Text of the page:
Carphophis vermis

From Wikipedia, the free encyclopedia
Jump to: navigation, search
Western worm snake
Carphophis vermis western worm snake.JPG
Carphophis vermis in Arkansas, USA
Conservation status
Scientific classification
Kingdom: Animalia
Phylum: Chordata
Subphylum: Vertebrata
Class: Reptilia
Order: Squamata
Suborder: Serpentes
Family: Colubridae
Subfamily: Xenodontinae
Genus: Carphophis
Species: C. vermis
Binomial name
Carphophis vermis
(Kennicott, 1859)
Carphophis vermis distribution.png
Synonyms
  • Celuta vermis Kennicott, 1859
  • Carphophiops vermis Cope, 1898
  • Carphophis vermis
    Stejneger & T. Barbour, 1917[1]
  • Carphophis amoena vermis
    Conant & Bridges, 1939[2]
  • Carphophis amoenus vermis
    — A.H. Wright & A.A. Wright, 1957[3]
  • Carphophis vermis
    — Conant and Collins, 1991[4]

Carphophis vermis (common name western worm snake[5]) is a species of small, nonvenomous colubrid snake native to the United States.

Etymology[edit]

The specific name, vermis, is Latin for "worm".[6]

Physical description[edit]

Western worm snakes have a dark, black or purplish dorsal coloration, with a lighter, pink or reddish underside.[7]

Adults are usually from 19–28 cm (7.5–11 inches) in total length; however, the maximum recorded total length is 37.5 cm (14.75 inches).[8]

Geographic range[edit]

Western worm snakes are found in the United States in southern Iowa, southeastern Nebraska, eastern Kansas, western Illinois, Missouri, Louisiana, eastern Oklahoma, and northeastern Texas with isolated records from southwestern Wisconsin, and southeastern Arkansas.[4]

Behavior[edit]

Worm snakes are fossorial, and spend the vast majority of time buried in loose, rocky soil, or under damp forest leaf litter. They are abundant within their range, but rarely seen due to their secretive nature.[9]

Reproduction[edit]

Little is known about their mating habits, but breeding likely occurs in the early spring. Eggs are laid in the early summer. Clutch size is normally 1-8 eggs, and hatching takes place in August or September. Hatchlings range in size from 3 inches (7.6 cm) to 4 inches (10 cm) in total length.

Diet[edit]

The worm snake's diet consists almost entirely of earthworms,[9] but it will also consume soft-bodied insects.

Defense[edit]

If harassed, it will often release foul smelling musk from its cloaca. If handled, it may press its tail tip into the captor's hand as a defense mechanism.

References[edit]

  1. ^ Stejneger, L., and T. Barbour. 1917. A Check List of North American Amphibians and Reptiles. Harvard University Press. Cambridge, Massachusetts. 125 pp. (Carphophis vermis, p. 74.)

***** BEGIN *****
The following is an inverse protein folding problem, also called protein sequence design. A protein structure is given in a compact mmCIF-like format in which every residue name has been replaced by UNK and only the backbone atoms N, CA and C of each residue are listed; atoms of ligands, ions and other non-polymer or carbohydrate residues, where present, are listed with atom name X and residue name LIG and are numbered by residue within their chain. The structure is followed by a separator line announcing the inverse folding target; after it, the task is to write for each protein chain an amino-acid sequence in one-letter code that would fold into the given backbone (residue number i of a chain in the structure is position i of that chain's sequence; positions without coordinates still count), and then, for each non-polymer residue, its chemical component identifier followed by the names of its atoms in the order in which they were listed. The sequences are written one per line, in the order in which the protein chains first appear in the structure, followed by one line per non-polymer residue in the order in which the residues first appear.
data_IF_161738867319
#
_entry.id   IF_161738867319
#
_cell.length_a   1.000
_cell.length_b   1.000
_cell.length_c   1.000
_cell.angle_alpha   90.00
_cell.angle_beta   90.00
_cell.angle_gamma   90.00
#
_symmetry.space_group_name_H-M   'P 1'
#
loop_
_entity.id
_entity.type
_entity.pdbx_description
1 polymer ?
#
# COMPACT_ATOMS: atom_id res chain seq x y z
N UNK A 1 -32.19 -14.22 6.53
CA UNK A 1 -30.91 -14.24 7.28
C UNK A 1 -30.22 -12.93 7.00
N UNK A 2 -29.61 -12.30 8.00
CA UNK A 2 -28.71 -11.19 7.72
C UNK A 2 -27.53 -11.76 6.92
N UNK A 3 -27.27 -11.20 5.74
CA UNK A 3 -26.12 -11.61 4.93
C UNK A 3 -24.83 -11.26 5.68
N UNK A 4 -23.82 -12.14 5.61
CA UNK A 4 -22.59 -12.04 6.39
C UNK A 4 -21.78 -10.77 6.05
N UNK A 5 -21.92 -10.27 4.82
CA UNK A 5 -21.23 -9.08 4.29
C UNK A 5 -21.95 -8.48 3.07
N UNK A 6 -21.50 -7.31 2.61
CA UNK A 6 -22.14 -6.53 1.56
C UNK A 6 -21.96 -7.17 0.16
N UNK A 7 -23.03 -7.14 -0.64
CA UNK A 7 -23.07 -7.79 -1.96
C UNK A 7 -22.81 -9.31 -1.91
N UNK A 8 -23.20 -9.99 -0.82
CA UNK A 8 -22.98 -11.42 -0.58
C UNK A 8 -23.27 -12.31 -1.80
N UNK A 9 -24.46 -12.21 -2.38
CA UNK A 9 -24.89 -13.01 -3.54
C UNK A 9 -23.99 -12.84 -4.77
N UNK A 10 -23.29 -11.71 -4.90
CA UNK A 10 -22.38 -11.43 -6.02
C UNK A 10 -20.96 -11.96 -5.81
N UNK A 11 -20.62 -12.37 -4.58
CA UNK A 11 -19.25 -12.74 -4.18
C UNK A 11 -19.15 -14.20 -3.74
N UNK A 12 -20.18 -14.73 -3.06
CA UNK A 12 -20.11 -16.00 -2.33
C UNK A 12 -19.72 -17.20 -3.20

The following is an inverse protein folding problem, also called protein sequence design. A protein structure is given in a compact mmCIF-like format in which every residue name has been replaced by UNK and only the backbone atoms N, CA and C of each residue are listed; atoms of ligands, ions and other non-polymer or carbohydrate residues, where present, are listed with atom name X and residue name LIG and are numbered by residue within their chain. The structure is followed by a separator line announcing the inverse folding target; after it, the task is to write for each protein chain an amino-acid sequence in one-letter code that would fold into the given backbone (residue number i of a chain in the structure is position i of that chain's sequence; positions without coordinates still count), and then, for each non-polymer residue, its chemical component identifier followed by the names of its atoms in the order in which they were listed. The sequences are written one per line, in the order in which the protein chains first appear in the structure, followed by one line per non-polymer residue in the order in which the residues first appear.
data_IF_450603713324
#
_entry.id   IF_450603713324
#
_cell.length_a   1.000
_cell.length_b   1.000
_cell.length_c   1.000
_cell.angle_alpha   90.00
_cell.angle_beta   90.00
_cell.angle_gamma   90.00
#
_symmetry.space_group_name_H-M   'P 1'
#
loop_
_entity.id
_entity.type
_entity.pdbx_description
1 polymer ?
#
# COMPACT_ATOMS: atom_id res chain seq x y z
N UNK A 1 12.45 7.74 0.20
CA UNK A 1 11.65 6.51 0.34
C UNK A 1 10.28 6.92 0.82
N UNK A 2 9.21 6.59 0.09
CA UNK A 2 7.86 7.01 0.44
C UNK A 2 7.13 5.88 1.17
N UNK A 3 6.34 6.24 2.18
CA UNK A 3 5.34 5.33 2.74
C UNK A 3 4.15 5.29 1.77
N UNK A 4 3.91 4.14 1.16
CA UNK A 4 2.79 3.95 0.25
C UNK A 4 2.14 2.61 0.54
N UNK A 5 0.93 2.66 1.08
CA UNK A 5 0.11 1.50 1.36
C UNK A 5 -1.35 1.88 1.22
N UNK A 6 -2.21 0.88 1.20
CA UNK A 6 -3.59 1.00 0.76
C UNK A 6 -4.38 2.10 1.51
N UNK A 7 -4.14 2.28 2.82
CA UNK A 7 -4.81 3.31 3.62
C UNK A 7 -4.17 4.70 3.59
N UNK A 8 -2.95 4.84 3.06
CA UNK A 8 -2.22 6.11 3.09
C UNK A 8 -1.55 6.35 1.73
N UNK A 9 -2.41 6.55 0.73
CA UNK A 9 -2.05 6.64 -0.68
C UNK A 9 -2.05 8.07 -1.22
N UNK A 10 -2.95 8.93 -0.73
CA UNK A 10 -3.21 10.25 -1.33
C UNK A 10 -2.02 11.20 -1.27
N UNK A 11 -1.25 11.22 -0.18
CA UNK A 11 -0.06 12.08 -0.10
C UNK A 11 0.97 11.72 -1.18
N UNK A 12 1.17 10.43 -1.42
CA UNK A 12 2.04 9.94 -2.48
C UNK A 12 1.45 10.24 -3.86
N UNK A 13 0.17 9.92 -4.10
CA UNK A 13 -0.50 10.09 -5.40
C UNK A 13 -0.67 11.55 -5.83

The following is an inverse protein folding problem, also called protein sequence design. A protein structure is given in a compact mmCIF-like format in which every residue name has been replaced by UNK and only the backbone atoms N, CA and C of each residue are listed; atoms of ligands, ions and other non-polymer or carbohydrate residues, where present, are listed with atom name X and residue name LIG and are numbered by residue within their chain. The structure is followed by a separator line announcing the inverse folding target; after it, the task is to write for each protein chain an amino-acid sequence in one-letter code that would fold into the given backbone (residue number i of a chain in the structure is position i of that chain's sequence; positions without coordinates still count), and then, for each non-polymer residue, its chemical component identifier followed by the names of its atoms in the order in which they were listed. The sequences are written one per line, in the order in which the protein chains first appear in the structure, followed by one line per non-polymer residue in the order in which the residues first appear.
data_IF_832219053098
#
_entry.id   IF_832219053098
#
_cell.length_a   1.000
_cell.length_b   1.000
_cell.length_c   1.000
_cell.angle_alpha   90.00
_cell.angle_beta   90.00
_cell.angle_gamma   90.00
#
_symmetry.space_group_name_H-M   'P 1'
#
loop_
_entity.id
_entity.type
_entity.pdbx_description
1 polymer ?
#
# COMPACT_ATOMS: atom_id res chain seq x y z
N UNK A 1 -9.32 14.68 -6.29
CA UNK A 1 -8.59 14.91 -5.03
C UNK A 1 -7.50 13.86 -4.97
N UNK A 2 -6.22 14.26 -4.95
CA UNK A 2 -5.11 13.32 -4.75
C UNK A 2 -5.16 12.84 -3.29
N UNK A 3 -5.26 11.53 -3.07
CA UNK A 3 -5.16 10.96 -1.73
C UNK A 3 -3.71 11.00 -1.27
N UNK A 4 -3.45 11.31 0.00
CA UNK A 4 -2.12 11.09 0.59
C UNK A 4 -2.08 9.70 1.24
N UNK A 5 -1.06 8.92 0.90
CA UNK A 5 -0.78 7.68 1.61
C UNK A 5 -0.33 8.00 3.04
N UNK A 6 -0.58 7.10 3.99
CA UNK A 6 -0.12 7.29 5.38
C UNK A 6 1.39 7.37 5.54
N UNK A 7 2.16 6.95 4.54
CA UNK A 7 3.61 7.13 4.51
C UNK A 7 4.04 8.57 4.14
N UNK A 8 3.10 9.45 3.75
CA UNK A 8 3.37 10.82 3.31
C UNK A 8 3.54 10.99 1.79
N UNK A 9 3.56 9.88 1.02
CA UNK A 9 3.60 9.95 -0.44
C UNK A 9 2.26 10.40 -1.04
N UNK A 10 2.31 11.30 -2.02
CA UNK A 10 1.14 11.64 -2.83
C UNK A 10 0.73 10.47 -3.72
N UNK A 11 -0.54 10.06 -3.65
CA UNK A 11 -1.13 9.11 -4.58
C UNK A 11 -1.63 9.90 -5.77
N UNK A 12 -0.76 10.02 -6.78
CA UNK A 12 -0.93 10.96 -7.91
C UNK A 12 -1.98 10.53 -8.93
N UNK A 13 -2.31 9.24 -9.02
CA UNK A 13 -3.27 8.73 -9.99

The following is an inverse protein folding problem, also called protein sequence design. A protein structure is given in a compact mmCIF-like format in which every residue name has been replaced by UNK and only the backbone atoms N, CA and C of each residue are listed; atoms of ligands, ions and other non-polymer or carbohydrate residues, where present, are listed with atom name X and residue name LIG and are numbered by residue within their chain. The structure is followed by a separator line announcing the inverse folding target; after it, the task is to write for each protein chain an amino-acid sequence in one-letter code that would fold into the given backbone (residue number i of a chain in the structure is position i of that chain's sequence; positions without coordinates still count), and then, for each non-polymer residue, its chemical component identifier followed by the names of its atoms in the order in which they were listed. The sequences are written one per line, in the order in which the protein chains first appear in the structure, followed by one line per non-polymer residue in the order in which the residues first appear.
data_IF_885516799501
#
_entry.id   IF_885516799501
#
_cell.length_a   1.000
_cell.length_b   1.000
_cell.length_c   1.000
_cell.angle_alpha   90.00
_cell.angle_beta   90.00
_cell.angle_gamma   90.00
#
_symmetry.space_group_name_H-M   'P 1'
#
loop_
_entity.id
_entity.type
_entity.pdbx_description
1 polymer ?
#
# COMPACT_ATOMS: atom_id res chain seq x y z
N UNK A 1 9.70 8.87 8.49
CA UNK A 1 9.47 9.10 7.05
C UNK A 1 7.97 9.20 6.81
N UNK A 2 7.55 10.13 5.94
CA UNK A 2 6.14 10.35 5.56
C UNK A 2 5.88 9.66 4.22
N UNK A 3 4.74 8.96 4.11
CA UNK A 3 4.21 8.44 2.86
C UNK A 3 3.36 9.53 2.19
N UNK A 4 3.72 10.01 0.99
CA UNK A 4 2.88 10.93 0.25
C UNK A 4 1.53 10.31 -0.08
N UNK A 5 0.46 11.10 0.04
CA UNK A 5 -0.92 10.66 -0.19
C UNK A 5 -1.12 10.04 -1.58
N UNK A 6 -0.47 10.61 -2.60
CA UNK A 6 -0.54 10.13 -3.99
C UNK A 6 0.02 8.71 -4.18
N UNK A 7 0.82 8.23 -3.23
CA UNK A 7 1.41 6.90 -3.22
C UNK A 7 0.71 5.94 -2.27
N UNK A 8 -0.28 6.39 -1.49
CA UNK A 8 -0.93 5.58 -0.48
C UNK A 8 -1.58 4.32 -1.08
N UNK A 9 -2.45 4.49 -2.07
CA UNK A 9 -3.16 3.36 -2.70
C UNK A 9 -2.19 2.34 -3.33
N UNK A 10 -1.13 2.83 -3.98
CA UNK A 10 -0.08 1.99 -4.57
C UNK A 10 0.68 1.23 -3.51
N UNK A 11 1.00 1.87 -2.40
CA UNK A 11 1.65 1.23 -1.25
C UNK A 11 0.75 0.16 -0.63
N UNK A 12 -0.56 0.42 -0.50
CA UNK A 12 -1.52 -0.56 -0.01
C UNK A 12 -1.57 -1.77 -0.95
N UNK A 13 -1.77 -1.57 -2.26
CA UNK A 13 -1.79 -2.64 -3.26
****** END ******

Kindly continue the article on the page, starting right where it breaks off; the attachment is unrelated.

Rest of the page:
2. ^ Conant, R., and W. Bridges. 1939. What Snake Is That? A Field Guide to the Snakes of the United States East of the Rocky Mountains. (with 108 drawings by E. Malnate) D. Appleton-Century. New York and London. Frontispiece map + viii + 163 pp. + Plates A-C, 1-32. (Carphophis amoena vermis, p. 32 + Plate 2, Figure 5.)
  3. ^ Wright, A.H., and A.A. Wright. 1957. Handbook of Snakes of the United States and Canada. Comstock. Ithaca and London. 1,105 pp. (in two volumes) (Carphophis amoenus vermis, pp. 110-112, Figure 35 + Map 12 on p. 105.)
  4. ^ a b The Reptile Database. www.reptile-database.org.
  5. ^ http://www.zo.utexas.edu/research/txherps/snakes/carphophis.vermis.html
  6. ^ Mish, F.C., Editor in Chief. 2004. Merriam-Webster's Collegiate® Dictionary, Eleventh Edition. Merriam Webster. Springfield Massachusetts. 40a + 1,623 pp. ISBN 0-87779-809-5. ("worm", p. 1444.)
  7. ^ Smith, H.M., and E.D. Brodie, Jr. Reptiles of North America: A Guide to Field Identification. Golden Press. New York. 240 pp. ISBN 0-307-13666-3. (Carphophis amoenus vermis, pp. 162-163.)
  8. ^ Conant, R. 1975. A Field Guide to Reptiles and Amphibians of Eastern and Central North America, Second Edition. Houghton Mifflin. Boston. xviii + 429 pp. ISBN 0-395-19979-4 (hardcover), ISBN 0-395-19977-8 (paperback). (Carphophis amoenus vermis, p. 175 + Plate 25 + Map 131.)
  9. ^ a b Schmidt, K.P., and D.D. Davis. 1941. Field Book of Snakes of the United States and Canada. G.P. Putnam's Sons. New York. 365 pp. (Carphophis amoena vermis, pp. 102-104, Figure 20.)

Further reading[edit]

  • Behler, J.L., and F.W. King. 1979. The Audubon Society Field Guide to North American Reptiles and Amphibians. Knopf. New York. 743 pp. ISBN 0-394-50824-6. (Carphophis amoenus vermis, p. 592 + Plate 493.)
  • Kennicott, R. 1859. Notes on Coluber calligaster of Say, and a description of new species of Serpents in the collection of the North Western University of Evanston, Ill[inois]. Proc. Acad. Nat. Sci. Philadelphia [11]: 98–100. (Celuta vermis, pp. 99–100.)

External links[edit]